Last mile delivery: Logistics management in a changing world
Parcel delivery volumes have become quite staggering in the past few years, increasing at a steady rate and peaking in 2020 with over 50 million parcels being shipped every day – in the U.S. alone. This swell is, of course, driven by e-commerce sales, which have also been climbing at a dizzying pace. Pandemic lockdowns and shutdowns contributed to the all-time high e-commerce sales spike of Q2 of 2020. And while these numbers are leveling out somewhat as things return to normal in the world, online retail sales figures in Q3 of 2021 were higher than they were prior to COVID-19, suggesting a lasting change in consumer behaviour. And on top of it all, consumer demands are also shifting and evolving at an accelerated speed.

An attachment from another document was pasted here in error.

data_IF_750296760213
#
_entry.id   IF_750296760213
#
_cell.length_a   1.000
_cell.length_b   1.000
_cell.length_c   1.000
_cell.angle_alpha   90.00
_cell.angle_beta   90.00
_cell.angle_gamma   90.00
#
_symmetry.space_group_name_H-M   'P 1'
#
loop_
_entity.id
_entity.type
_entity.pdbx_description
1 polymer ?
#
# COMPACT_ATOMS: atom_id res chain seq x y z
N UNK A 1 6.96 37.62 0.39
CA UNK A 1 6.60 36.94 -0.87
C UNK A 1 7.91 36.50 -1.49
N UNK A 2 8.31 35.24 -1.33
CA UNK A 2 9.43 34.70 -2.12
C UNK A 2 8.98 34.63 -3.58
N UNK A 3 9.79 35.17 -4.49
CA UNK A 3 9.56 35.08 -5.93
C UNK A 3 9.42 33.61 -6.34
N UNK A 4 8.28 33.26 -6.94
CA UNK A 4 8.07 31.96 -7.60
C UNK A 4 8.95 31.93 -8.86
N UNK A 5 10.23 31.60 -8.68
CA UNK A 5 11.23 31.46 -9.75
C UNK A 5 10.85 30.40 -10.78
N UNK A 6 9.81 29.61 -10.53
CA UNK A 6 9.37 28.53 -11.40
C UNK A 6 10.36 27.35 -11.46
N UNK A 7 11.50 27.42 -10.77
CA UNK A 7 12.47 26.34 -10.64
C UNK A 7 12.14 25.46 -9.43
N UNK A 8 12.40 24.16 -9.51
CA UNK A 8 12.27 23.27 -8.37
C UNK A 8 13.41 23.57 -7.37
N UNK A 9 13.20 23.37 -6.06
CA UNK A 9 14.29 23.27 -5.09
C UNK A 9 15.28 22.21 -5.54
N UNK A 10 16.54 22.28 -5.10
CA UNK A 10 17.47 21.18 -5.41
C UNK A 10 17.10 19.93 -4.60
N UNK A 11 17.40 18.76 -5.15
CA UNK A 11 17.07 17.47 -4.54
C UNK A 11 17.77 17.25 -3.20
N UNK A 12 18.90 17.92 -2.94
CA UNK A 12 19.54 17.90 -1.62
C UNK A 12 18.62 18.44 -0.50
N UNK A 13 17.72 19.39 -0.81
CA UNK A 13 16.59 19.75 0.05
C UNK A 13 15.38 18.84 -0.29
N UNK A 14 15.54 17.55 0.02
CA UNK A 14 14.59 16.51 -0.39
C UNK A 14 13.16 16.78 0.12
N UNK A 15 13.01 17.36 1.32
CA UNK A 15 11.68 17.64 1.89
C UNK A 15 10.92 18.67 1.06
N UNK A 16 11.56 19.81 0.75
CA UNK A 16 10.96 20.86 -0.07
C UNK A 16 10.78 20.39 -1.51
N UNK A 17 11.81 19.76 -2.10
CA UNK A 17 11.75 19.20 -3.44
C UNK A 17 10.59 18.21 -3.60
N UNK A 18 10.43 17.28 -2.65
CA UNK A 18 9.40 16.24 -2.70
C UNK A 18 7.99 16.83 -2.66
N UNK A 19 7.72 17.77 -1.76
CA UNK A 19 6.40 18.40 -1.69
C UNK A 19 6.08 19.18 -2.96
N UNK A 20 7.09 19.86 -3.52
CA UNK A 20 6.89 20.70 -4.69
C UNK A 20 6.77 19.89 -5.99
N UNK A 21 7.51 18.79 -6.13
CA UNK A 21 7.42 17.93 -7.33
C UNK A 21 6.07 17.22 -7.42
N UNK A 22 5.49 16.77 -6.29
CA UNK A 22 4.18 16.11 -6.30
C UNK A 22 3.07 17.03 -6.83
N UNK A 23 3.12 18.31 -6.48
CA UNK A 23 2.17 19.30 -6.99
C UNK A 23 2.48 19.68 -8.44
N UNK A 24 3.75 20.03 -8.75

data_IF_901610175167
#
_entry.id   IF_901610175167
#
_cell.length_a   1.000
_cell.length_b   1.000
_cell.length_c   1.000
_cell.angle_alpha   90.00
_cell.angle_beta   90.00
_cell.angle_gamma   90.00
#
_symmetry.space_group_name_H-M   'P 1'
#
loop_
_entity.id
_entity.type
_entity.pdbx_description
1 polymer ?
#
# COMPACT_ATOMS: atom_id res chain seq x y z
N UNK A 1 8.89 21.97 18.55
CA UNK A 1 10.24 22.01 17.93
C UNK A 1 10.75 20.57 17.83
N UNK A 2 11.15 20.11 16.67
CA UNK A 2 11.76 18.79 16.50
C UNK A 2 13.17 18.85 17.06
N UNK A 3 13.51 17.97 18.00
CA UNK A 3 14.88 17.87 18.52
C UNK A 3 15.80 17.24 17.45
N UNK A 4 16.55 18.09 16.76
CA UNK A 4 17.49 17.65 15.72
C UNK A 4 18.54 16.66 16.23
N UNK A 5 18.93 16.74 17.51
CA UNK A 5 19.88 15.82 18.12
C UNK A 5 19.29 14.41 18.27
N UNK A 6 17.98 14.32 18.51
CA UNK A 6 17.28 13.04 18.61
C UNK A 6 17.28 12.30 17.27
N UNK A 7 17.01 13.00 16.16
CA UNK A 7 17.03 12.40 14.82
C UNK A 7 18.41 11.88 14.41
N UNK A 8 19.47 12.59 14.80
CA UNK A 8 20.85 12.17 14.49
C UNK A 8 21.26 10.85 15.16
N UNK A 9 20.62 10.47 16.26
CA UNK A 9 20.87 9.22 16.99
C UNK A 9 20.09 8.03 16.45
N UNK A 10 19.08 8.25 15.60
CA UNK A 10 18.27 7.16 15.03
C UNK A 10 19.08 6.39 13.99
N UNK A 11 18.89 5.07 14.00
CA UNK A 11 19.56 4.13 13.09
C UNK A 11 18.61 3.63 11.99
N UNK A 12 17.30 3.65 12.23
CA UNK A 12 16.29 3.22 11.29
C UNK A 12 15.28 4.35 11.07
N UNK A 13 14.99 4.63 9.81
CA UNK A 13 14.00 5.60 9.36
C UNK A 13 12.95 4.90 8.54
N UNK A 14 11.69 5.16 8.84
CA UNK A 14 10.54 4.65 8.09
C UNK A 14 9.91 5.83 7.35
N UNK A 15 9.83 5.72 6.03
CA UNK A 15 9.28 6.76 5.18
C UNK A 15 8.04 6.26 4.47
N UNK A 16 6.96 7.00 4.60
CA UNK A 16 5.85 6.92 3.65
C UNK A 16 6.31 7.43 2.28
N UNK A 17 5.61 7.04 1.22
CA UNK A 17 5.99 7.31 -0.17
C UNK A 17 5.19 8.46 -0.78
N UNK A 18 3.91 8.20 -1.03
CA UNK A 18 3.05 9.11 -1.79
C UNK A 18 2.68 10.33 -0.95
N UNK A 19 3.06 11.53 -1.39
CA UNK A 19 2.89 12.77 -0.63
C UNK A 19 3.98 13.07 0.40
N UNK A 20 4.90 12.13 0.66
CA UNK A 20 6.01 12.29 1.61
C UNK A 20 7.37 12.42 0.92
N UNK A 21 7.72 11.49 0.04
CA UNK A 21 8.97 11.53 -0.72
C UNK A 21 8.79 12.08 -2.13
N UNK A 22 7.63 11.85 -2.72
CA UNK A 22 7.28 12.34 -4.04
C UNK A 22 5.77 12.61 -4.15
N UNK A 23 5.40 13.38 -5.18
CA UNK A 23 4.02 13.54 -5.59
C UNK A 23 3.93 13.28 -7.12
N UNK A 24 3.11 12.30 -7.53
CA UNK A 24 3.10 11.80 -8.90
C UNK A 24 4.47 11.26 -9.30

Today’s online shoppers don’t just want more and cheaper products, they want them on their doorstep by tomorrow morning, if not sooner. In the midst of this whirlwind, last mile logistics providers are on the cusp of a revolution in sustainable logistics while also enduring a time of urgent and challenging transition.
How smart technology is (literally) driving innovation in sustainable logistics
With each year, we see a rise in electric vehicles among last mile delivery providers – yet there are hundreds of thousands of gasoline powered ones that are still on the road and will be for some time.